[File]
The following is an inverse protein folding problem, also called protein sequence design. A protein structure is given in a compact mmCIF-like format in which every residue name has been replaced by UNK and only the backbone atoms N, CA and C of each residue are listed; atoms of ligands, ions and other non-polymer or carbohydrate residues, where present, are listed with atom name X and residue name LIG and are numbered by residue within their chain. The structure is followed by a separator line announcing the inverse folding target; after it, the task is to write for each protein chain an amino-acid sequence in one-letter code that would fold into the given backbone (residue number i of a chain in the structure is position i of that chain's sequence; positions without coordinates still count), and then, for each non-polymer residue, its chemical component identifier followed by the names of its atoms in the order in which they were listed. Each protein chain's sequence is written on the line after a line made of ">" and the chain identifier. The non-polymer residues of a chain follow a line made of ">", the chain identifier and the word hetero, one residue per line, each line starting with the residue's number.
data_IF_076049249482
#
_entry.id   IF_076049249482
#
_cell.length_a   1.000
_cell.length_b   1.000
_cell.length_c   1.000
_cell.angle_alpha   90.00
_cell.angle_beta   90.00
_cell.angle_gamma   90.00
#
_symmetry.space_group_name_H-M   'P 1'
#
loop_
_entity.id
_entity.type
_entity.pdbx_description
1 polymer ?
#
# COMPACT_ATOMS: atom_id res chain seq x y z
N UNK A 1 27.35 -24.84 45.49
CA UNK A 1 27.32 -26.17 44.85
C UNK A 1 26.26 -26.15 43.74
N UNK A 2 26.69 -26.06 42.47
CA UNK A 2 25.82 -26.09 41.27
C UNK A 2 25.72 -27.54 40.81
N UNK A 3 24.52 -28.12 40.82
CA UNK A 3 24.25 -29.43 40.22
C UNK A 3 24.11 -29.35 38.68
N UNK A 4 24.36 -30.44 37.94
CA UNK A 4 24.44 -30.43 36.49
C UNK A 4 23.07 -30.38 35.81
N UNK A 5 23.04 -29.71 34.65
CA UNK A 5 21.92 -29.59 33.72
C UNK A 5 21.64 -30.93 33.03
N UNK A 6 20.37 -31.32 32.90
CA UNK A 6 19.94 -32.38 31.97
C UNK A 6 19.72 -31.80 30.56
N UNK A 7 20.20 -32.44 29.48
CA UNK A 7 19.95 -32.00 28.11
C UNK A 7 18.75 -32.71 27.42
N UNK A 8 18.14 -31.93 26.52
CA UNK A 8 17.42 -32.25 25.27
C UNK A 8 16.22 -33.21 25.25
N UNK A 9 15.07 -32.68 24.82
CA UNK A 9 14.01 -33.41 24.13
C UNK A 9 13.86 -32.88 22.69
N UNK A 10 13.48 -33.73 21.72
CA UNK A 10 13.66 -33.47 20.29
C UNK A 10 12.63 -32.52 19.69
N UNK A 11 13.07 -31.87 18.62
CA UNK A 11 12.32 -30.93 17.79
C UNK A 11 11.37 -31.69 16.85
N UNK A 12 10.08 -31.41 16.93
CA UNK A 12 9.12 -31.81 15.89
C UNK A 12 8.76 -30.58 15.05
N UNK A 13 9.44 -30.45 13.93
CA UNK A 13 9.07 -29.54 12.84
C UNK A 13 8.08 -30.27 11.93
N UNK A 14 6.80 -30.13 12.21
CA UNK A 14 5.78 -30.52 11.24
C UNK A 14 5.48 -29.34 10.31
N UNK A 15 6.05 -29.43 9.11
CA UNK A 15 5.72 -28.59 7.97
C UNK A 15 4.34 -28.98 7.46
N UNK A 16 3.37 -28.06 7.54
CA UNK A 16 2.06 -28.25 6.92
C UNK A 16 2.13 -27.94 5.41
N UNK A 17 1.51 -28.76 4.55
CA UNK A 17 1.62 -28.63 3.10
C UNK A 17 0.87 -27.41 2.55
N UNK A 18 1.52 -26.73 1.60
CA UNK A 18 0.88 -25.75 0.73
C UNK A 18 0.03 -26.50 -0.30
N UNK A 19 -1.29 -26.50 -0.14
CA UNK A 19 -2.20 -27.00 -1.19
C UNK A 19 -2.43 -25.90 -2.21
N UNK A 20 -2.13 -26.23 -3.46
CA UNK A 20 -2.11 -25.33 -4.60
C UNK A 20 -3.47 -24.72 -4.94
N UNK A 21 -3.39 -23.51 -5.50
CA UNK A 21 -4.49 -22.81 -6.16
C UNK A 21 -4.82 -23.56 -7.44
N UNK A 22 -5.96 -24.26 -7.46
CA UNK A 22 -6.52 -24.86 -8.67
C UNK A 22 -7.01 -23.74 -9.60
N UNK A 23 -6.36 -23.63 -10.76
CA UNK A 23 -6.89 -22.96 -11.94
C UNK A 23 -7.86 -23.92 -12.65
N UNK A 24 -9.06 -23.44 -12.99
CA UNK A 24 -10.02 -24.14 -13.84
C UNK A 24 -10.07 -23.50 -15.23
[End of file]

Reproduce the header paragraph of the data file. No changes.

The following is an inverse protein folding problem, also called protein sequence design. A protein structure is given in a compact mmCIF-like format in which every residue name has been replaced by UNK and only the backbone atoms N, CA and C of each residue are listed; atoms of ligands, ions and other non-polymer or carbohydrate residues, where present, are listed with atom name X and residue name LIG and are numbered by residue within their chain. The structure is followed by a separator line announcing the inverse folding target; after it, the task is to write for each protein chain an amino-acid sequence in one-letter code that would fold into the given backbone (residue number i of a chain in the structure is position i of that chain's sequence; positions without coordinates still count), and then, for each non-polymer residue, its chemical component identifier followed by the names of its atoms in the order in which they were listed. Each protein chain's sequence is written on the line after a line made of ">" and the chain identifier. The non-polymer residues of a chain follow a line made of ">", the chain identifier and the word hetero, one residue per line, each line starting with the residue's number.